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A novel rat brain atlas for neurotoxicity testing.
de Groot D; Gloudemans A; Moerkens M; Hartgring S; Israel J; Bos-Kuijpers M; O'Callaghan J; Gundersen HJ; Kaufmann W; Lammers J; Waalkens I; Pakkenberg B
Neurotoxicology 2006 Dec; 27(6):1164-1165
A neuro-anatomical rat brain atlas was designed for potential use in (regulatory) developmental neurotoxicity testing. In this atlas, ten major regions, together composing the total brain, are defined and delineated using natural and artificial borders between regions: i.e. neocortex, limbie cortex, olfactory bulb, hippocampal formation, eallosal body, caudate putamen, amygdala and thalamus/hypothalamus. To validate the atlas, the volume of the regions was estimated by two independent investigators using stereology (Cavalieri principle). For validation a group of ten 22 day old male Wistar rats was used. Once the outcome of the validation study proved to be satisfactory in terms of inter-investigator variation and reproducibility, the usefulness of the atlas as a screening tool for developmental neurotoxicity testing was evaluated, using the effects of prenatal exposure to methylazoxy methanol (MAM) as a model (1, 2). MAM (7.5 mg/kg bw/day), a compound inhibiting cell division, was dosed to female rats from gestation days 13 to 15 when mainly the forebrain and hippocampus are in proliferation whereas the cerebellum is not as this region develops mainly after birth. Control animals received saline. Groups for analyses comprised offspring of both sexes aged 22 and 62 days, both control and MAM exposed F1-animals (n=10 litters/group; 1 rat/sex/litter; 8 groups). The brain atlas appears to be an adequate and efficient tool to study the normal and abnormal development of the rat brain; the regions defined according to this atlas can be demarcated easily and reproducibly. In line with the exposure schedule used, MAM showed a remarkable growth suppressing effect on the different brain regions except for cerebellum and medulla oblongata. This effect is more pronounced in the male than in the female rat brain. This is not surprising as also the normal development of brain morphology differed between the sexes, implying a different time window of development and, hence, a different window for maximal vulnerability for neurodevelopmental toxicity.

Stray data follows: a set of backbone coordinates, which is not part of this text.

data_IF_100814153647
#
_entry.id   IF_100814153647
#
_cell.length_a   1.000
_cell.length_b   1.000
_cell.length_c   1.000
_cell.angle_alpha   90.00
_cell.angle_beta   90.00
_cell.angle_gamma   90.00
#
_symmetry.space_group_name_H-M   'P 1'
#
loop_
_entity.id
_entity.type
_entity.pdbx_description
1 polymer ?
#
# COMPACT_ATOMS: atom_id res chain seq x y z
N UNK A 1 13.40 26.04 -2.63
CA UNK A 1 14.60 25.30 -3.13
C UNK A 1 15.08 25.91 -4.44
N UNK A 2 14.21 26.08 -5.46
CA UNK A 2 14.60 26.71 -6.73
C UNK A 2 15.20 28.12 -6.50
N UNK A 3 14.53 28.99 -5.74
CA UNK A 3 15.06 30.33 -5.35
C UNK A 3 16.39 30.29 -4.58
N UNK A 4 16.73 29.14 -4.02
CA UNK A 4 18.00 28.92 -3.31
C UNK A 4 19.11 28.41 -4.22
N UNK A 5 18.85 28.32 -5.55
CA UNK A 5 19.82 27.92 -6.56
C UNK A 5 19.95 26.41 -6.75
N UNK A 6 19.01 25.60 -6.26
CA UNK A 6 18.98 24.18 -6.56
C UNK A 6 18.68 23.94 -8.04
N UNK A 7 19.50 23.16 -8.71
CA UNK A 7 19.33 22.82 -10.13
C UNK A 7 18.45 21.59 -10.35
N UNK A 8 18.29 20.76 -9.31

Animal-studies; Neurological-reactions; Neurological-system; Brain-function; Brain-electrical-activity; Central-nervous-system-disorders; Central-nervous-system; Laboratory-animals; Analytical-models; Analytical-processes
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Page last reviewed: September 2, 2020
Content source: National Institute for Occupational Safety and Health Education and Information Division